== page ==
The secondary mortgage market is the market for the sale of "securities or "bonds "collateralized by the value of "mortgage loans. A mortgage lender, "commercial banks, or specialized firm will group together many loans (from the "primary mortgage market") and sell grouped loans known as "collateralized mortgage obligations (CMOs) or "mortgage-backed securities (MBS) to investors such as "pension funds, insurance companies and "hedge funds. Mortgage-backed securities were often combined into "collateralized debt obligations (CDOs), which may include other types of debt obligations such as corporate loans.
The secondary mortgage market was intended to provide a new source of "capital for the market when the traditional source in one market—such as a "Savings and loan association (S&L) or "thrift" in the "United States—was unable to. It also was hoped to be more "efficient than the old localized market for funds which might have a shortage or surplus depending on the location. In theory, the "risk of default on "individual loans was greatly reduced by this aggregation process, such that even high-risk individual loans could be treated as part of an AAA-risk (safest possible) investment.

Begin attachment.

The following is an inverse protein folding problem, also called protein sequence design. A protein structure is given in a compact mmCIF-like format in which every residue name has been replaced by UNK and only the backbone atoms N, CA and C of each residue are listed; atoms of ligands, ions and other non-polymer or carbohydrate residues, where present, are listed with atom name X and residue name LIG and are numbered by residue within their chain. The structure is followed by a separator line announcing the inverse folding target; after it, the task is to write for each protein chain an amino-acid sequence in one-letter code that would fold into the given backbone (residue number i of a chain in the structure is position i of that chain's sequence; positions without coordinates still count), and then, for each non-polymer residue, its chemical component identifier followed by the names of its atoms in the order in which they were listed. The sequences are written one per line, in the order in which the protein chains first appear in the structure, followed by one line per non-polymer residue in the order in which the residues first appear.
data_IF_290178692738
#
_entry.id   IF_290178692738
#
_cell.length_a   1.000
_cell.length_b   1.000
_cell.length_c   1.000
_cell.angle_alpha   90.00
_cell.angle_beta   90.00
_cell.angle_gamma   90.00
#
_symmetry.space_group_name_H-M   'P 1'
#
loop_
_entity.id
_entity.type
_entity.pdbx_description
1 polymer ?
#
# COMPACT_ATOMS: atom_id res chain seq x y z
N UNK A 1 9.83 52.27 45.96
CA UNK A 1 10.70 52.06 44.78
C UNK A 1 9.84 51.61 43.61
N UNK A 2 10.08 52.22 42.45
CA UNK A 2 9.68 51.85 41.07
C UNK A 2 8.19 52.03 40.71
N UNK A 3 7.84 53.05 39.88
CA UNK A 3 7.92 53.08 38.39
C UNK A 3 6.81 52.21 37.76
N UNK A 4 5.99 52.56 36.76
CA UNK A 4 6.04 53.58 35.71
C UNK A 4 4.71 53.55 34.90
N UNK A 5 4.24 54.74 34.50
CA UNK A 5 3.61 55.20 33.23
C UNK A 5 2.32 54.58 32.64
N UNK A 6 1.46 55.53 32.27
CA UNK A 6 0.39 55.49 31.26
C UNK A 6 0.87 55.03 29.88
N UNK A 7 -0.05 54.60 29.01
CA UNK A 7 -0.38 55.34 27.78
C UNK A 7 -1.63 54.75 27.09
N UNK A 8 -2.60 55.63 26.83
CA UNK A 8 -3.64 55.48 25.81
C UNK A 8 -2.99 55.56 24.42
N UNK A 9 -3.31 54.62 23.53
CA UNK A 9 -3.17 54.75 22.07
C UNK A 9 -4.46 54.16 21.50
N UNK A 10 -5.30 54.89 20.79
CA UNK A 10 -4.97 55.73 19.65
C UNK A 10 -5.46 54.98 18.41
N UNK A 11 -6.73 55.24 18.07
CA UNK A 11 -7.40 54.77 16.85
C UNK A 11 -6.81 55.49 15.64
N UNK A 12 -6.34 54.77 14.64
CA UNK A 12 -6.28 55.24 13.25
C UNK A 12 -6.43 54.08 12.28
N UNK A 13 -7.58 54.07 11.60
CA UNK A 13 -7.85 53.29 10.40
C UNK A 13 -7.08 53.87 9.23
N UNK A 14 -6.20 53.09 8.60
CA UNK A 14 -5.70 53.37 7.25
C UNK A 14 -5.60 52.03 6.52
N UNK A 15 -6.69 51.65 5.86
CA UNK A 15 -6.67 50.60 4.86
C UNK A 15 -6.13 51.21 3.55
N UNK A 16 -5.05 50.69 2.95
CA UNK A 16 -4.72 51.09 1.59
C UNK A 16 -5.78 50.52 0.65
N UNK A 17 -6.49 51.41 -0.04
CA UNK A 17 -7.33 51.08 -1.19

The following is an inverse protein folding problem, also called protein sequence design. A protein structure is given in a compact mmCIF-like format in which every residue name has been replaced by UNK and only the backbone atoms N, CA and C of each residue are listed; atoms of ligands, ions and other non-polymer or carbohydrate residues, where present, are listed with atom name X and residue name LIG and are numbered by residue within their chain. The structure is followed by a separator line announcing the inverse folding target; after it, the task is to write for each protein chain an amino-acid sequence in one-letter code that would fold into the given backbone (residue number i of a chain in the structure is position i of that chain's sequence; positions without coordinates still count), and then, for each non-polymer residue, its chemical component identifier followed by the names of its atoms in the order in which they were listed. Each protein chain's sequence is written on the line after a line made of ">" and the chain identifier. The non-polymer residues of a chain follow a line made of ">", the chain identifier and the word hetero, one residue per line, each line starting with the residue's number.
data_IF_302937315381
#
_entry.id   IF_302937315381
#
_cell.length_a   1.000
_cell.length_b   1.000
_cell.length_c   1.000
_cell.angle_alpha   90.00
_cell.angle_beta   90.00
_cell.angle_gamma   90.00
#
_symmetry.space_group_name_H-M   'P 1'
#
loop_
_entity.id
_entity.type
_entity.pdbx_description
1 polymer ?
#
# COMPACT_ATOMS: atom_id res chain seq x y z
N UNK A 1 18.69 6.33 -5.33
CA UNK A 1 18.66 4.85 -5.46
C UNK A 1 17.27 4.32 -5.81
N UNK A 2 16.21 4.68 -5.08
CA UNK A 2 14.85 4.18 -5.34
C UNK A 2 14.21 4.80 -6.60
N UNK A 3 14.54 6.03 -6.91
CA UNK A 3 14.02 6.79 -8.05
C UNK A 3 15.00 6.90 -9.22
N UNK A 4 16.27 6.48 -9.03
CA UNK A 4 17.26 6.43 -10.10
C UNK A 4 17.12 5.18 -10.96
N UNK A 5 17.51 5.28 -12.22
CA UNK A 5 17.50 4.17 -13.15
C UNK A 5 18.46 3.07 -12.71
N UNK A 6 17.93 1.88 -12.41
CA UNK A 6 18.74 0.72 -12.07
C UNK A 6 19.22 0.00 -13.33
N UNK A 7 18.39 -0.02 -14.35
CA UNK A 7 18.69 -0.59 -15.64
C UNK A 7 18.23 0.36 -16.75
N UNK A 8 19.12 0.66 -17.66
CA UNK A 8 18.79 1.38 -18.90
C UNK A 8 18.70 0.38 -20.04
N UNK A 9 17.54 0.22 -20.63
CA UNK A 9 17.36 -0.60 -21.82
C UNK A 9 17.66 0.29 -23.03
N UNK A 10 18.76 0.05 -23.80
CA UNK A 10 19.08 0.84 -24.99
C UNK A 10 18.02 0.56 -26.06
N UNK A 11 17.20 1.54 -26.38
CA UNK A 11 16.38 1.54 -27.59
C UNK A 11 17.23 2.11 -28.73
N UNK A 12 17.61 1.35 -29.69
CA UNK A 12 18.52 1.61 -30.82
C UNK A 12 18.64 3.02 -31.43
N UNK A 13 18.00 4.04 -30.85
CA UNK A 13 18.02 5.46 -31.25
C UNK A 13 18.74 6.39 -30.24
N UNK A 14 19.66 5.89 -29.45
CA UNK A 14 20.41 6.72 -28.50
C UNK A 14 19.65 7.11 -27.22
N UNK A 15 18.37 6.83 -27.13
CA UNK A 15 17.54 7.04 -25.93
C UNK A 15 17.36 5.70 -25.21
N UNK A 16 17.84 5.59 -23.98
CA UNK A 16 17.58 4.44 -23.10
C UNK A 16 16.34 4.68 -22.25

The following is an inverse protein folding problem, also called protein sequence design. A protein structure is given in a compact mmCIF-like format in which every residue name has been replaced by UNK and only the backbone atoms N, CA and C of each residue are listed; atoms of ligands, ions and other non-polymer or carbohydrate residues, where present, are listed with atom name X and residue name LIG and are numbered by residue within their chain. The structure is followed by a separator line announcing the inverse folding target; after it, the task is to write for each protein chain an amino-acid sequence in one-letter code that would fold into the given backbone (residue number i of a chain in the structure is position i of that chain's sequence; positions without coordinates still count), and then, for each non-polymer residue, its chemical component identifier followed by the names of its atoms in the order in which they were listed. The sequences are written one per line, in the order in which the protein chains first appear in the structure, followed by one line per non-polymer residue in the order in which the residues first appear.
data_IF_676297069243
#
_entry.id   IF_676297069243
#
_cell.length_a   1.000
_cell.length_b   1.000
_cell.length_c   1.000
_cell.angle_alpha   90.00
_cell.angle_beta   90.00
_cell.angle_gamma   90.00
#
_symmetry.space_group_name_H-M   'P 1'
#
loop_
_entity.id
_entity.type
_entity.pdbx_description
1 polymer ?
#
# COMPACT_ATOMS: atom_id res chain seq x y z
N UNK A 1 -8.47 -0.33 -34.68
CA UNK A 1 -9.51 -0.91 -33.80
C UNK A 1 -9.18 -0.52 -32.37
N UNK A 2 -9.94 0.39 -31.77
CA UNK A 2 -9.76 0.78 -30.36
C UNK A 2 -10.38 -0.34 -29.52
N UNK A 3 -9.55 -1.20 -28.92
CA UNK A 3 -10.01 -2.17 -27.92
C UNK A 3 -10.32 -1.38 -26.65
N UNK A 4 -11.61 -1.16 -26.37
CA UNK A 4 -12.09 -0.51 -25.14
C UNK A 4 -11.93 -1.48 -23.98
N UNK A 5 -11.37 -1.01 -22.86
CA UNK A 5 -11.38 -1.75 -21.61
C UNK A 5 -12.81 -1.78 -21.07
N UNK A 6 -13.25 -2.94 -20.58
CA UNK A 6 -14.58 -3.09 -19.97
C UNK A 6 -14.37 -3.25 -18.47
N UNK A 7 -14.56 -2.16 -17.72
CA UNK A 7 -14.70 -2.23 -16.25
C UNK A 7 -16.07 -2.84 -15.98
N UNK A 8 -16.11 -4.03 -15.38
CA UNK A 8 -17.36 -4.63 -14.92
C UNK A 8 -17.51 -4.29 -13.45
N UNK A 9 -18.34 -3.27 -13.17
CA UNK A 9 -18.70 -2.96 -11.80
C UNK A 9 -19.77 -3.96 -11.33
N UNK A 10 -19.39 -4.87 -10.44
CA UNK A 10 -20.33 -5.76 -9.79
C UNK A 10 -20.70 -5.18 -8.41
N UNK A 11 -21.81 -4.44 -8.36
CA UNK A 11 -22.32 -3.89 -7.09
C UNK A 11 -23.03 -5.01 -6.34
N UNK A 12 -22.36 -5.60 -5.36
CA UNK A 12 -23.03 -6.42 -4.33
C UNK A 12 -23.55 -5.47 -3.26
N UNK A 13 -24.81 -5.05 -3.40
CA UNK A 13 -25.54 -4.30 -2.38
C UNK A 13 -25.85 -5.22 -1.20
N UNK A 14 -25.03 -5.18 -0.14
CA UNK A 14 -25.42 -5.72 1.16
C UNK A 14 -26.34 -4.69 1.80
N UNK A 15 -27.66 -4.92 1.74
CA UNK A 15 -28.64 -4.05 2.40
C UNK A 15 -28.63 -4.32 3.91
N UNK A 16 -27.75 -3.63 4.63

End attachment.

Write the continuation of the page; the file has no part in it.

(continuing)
On the other hand, mortgage "securitization undid "the connection between borrowers and lenders", such that mortgage originators no longer had a direct incentive to make sure the borrower could pay the loan. While historically in the US, fewer than 2% of people lost their homes to foreclosure; rates were far higher during the "Subprime mortgage crisis. Delinquencies, "defaults, and decreased "real estate values could make CDOs difficult to evaluate. This happened to "BNP Paribas in August, 2007, causing the "central banks to intervene with "liquidity.
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